Flagler County’s unemployment rate stayed flat at 4.4 percent in October, with the county’s workforce growing by a few hundred people, the number of people employed growing by some 245 people and the number of unemployed growing by two dozen.
The workforce is now just shy of 49,000. The number of Flagler residents holding jobs set a record in September and built on that record in October, rising to 46,745 in seasonally unadjusted numbers. That’s nearly 3,000 more than a year ago. Job-holders may have a job in the county or anywhere else, including through telecommuting.
Nevertheless, even if Flagler’s unemployment rate is two decimal points below that of the Florida average–and that of the United States as a whole–it is still in the top third, ranking 15th-highest, along with Indian River and Orange counties. Hendry County is at the top of the chart, with an unemployment rate of 6.3 percent, followed by Putnam, at 5.9 percent. Volusia, where many Flagler residents are employed, is at 4.3 percent, and St. Johns County, continuing its custom of remaining among the counties with the lowest unemployment rate, is at 2.9 percent, second-best after Monroe County (2.5 percent).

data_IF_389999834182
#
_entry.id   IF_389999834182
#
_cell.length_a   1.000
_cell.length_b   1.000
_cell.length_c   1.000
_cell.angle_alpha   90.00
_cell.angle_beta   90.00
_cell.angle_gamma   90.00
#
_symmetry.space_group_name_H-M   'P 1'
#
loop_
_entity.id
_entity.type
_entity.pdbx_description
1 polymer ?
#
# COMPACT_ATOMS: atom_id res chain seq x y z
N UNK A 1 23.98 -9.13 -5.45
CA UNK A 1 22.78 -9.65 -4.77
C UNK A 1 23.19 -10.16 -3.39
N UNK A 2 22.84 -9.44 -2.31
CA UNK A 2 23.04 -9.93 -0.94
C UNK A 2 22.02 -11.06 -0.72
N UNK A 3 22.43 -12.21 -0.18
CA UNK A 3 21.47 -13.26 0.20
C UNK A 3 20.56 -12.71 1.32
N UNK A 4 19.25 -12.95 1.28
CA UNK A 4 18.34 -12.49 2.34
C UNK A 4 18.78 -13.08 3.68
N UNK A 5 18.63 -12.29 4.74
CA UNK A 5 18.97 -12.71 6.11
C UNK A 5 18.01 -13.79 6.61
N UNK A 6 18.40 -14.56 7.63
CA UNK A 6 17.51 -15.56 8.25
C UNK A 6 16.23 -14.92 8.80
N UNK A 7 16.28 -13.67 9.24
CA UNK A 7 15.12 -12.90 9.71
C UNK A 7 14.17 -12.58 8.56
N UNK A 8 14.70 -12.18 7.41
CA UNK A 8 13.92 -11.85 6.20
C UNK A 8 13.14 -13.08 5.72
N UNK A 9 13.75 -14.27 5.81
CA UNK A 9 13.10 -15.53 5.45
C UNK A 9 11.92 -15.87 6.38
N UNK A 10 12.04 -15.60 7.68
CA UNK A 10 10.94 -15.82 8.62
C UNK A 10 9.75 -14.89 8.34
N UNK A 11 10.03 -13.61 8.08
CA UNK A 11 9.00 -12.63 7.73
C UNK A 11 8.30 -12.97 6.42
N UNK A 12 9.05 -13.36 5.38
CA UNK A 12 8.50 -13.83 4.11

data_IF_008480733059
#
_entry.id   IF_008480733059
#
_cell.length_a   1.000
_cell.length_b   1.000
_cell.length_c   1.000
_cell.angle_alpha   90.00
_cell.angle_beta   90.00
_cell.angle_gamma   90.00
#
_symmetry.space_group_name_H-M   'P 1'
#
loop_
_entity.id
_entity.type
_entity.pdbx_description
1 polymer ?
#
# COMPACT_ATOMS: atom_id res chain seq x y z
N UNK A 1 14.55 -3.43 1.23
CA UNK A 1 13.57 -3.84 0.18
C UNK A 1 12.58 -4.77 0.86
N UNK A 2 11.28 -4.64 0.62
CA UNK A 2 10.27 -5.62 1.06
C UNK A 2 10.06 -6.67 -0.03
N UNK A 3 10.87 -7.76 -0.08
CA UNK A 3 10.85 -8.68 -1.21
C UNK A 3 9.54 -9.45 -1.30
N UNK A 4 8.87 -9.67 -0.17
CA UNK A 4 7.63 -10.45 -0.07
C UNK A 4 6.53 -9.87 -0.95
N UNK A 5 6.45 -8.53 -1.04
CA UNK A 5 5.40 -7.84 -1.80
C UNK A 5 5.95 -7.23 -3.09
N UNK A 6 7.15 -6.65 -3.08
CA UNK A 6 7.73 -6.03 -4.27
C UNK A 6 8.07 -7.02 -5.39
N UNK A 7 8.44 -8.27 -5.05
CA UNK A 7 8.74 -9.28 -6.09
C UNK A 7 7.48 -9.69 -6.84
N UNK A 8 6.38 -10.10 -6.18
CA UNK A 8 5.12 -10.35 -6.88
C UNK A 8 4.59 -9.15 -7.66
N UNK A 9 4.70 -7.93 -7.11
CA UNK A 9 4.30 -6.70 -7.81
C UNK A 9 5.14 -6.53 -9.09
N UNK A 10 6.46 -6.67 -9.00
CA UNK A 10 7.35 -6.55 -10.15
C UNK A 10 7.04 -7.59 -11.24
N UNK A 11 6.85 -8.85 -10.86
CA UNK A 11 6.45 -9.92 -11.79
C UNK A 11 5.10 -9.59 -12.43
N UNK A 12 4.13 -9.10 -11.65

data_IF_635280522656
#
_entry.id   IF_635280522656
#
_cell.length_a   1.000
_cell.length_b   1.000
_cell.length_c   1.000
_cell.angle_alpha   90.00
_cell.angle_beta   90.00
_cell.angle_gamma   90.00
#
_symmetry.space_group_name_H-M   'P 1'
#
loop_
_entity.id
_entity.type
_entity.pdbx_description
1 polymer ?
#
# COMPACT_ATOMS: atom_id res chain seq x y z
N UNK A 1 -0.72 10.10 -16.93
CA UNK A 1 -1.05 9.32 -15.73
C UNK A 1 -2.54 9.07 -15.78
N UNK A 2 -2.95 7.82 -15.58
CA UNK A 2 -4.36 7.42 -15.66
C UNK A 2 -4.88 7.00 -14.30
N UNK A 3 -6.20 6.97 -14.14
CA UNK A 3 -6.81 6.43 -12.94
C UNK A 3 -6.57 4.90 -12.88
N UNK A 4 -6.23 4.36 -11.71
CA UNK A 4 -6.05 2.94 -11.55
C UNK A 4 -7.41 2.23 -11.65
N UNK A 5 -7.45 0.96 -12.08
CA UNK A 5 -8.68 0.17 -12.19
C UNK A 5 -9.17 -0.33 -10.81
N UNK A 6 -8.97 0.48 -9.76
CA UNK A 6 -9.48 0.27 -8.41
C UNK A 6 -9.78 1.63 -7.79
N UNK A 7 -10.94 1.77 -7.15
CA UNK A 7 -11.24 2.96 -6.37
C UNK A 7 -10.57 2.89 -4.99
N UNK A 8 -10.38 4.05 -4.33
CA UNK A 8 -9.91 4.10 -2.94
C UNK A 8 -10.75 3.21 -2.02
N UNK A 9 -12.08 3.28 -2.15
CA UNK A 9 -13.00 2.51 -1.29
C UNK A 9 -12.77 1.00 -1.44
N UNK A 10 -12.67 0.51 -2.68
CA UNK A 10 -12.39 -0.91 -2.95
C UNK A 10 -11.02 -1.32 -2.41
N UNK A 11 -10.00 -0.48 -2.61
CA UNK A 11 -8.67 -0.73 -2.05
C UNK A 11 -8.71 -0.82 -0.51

Florida’s jobless rate dropped to 4.6 percent in October, with a state economist saying the dip represents “continued positive growth” of people back in the labor force during the Covid-19 pandemic.
The October rate was down from 4.8 percent in September and represented an estimated 491,000 Floridians being out of work in mid-October from a labor force that grew by 29,000 to 10.59 million, according to a report released Friday by the Florida Department of Economic Opportunity.